Steve Banner begins to get acquainted with the most recent addition to the What van? vehicle roster - the big-selling Renault Trafic, which is a strong contender in the competitive medium van sector
The latest vehicle to join our long-term test fleet, our shiny new Renault Trafic demonstrator is clearly determined to be noticed. Precious few vans are finished in burnished copper-coloured metallic paint after all; an improvement on the plain off-white that typically graces most light commercials you see parked around trading estates.
The ability to stand out from the pack comes at a price however. If you want metallic on your SL27 ENERGY dCi 120 Business + Trafic then it will set you back an extra £400; all prices exclude VAT.
In short-wheelbase standard-roof guise, with a three-seater cab and powered by the twin-turbo 120hp version of the newcomer's 1.6-litre dCi diesel married to a six-speed gearbox, our test van offers 5.2cu/m of cargo space. It can handle a 1056kg gross payload and access to the load bay is by means of twin rear doors plus a sliding nearside door.
Opt for entry-level Business trim and you get quite a reasonable level of specification, with electric windows, electrically-adjustable and heated exterior mirrors and a steering wheel that can be adjusted for reach and rake. You get a full-height steel bulkhead and a DAB radio too with Bluetooth, a USB socket and aux input, but no CD player; a bitter blow to an unabashed dinosaur who still bemoans the departure of cassette decks.
Step up to Business + and you benefit from air-conditioning and a centre seat with a back that folds down and turns into a handy desk with a detachable clipboard and a compartment for your laptop. Other features include rear parking sensors and a flap in the bulkhead that allows you to slide planks or pipes underneath the passenger bench that are otherwise just that bit too long to fit comfortably into the cargo area.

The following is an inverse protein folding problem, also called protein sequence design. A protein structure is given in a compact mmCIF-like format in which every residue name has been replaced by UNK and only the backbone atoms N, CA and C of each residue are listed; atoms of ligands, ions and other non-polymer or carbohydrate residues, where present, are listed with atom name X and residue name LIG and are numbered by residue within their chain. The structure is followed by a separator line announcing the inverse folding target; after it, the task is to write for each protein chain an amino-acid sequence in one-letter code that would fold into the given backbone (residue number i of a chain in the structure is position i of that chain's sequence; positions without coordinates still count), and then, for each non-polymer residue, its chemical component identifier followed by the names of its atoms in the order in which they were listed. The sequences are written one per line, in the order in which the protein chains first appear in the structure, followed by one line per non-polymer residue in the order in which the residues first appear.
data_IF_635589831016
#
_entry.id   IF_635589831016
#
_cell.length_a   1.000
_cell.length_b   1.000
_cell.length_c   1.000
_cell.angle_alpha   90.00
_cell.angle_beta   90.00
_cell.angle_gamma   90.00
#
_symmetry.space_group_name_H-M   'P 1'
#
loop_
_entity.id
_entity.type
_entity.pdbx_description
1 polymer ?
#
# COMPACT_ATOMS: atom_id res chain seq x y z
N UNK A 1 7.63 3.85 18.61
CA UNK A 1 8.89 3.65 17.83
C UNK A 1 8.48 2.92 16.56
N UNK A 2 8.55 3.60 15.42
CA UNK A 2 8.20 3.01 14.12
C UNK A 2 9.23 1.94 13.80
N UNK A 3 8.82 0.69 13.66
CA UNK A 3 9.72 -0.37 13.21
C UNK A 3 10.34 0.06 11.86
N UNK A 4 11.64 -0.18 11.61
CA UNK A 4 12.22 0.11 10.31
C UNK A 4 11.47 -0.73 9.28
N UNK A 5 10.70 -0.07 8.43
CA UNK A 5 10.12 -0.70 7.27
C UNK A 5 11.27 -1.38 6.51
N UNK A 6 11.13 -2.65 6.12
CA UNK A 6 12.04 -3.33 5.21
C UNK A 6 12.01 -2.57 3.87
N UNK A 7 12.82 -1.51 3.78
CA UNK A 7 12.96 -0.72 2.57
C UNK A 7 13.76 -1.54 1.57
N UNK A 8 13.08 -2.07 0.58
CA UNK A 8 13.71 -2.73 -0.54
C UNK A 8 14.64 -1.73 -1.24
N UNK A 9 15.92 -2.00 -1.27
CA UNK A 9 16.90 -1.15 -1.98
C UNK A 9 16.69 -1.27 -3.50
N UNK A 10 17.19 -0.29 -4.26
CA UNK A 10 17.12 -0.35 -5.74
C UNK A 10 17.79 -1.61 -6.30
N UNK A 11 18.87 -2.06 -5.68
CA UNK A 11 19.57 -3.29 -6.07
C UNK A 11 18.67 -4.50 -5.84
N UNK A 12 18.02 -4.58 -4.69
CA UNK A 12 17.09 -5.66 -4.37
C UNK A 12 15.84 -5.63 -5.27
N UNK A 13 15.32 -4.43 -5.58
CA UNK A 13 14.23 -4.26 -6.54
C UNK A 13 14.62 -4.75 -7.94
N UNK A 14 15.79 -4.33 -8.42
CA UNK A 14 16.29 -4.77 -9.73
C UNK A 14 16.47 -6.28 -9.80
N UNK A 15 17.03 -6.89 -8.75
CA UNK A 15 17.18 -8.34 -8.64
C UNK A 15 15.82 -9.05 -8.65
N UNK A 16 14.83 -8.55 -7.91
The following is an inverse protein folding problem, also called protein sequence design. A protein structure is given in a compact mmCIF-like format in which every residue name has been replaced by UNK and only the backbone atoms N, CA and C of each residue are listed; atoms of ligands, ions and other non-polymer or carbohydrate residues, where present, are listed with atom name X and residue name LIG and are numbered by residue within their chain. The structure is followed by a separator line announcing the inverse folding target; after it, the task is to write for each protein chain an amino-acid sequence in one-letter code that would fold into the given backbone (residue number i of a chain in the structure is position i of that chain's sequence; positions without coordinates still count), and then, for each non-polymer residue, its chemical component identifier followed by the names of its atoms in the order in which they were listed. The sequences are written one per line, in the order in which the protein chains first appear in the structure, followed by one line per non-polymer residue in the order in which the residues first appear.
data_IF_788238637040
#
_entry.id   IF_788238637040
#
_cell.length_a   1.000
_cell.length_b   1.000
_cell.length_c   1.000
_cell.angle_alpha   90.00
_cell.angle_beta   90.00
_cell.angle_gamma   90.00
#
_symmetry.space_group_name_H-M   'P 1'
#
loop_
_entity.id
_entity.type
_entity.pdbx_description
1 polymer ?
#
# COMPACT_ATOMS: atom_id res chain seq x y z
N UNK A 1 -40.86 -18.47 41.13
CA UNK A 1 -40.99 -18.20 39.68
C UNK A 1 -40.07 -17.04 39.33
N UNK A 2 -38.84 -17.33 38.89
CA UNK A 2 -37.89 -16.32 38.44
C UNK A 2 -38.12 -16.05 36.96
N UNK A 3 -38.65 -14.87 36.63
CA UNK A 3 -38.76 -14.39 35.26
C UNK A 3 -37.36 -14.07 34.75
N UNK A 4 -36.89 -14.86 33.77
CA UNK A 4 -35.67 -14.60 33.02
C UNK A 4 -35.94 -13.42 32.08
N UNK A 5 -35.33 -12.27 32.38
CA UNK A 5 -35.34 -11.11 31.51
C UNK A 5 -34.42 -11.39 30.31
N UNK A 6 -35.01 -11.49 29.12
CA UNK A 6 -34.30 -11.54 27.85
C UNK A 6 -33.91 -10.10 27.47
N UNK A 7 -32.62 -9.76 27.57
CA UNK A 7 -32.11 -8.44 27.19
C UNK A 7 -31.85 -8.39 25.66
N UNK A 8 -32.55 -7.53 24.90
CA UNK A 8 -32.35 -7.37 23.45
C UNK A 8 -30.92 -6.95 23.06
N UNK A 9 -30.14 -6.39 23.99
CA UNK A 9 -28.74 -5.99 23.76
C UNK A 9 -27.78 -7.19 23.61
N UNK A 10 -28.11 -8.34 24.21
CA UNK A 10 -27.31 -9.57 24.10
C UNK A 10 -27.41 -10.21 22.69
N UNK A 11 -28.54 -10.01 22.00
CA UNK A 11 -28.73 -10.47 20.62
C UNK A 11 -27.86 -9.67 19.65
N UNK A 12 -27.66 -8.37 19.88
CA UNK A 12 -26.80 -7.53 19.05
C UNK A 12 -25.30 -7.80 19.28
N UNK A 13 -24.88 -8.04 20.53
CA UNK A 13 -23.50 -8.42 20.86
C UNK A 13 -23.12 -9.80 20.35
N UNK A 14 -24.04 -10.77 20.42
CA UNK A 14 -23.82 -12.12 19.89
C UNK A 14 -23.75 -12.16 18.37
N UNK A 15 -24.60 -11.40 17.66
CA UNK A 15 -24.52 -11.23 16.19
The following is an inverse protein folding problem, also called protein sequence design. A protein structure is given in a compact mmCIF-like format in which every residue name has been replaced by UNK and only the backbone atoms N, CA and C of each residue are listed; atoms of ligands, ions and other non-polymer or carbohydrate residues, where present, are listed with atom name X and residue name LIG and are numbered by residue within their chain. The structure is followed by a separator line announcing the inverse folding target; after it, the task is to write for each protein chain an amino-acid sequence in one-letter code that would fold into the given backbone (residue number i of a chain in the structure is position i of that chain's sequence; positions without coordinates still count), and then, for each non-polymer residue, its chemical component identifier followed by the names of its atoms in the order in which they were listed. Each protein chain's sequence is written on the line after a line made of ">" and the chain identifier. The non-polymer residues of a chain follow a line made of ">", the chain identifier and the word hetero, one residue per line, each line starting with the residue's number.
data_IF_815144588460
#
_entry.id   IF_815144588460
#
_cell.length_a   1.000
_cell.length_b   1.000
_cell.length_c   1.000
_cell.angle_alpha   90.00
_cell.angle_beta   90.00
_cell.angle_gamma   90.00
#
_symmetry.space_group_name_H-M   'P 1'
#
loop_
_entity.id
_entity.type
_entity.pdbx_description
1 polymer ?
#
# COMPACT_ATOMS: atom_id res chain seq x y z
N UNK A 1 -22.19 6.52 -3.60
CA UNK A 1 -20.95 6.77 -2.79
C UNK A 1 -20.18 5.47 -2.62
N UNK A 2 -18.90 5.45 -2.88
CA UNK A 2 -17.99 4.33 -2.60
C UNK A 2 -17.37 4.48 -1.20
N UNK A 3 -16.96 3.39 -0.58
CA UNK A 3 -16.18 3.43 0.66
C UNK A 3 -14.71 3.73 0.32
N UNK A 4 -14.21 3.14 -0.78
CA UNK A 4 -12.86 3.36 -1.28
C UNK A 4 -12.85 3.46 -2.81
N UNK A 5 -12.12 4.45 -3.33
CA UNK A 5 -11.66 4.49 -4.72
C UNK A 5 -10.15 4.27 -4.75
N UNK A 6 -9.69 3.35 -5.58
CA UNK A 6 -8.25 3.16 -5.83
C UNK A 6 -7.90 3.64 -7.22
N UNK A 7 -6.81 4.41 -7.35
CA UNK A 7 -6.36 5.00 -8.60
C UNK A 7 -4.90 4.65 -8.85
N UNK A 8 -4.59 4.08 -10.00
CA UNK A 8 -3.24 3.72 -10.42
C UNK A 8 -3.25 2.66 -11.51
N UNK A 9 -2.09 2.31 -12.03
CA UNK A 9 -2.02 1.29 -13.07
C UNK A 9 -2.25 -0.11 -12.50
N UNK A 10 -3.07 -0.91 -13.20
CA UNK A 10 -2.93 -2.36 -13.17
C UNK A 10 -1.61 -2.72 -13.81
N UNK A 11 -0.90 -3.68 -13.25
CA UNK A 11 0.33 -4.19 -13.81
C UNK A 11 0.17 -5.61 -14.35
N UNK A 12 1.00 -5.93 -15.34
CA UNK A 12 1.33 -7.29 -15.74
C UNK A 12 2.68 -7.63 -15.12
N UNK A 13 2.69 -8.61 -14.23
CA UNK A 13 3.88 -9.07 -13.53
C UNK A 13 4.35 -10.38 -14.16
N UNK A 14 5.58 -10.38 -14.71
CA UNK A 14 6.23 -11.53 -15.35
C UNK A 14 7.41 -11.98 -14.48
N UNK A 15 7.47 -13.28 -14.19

The roomy compartment beneath the bench can also be accessed by pulling up one or both of the bench seat cushions.
The van is equipped with a smartphone dock and has a blind spot mirror in the passenger sun visor which will hopefully enable you to spot cyclists creeping up on your nearside who would otherwise be outside your field of vision; and avoid flattening them. The slightly-distorted image it gives can make you feel a little queasy after a while however and has already sparked complaints from passengers.
Renault is clearly determined to keep us safe. In addition to metallic paint the options fitted include lateral, curtain and front passenger airbags for £660 and a tyre pressure monitoring system for a further £100.
So what's Trafic like to drive?
For your money you get ample performance, a slick, quick gear change, a compliant ride and precious little noise bar an irritating intermittent creaking from the dashboard. OK, the handling isn't as sharp as Ford Transit Custom's but it's sharp enough.
And Transit Custom is Trafic's main problem. While Trafic seems to do a more-than-competent job in all areas, it is difficult to shake off the vague feeling that the Ford is just that little bit better, at least so far as driveability is concerned.
Will that feeling alter? Let's see what happens over the next few months.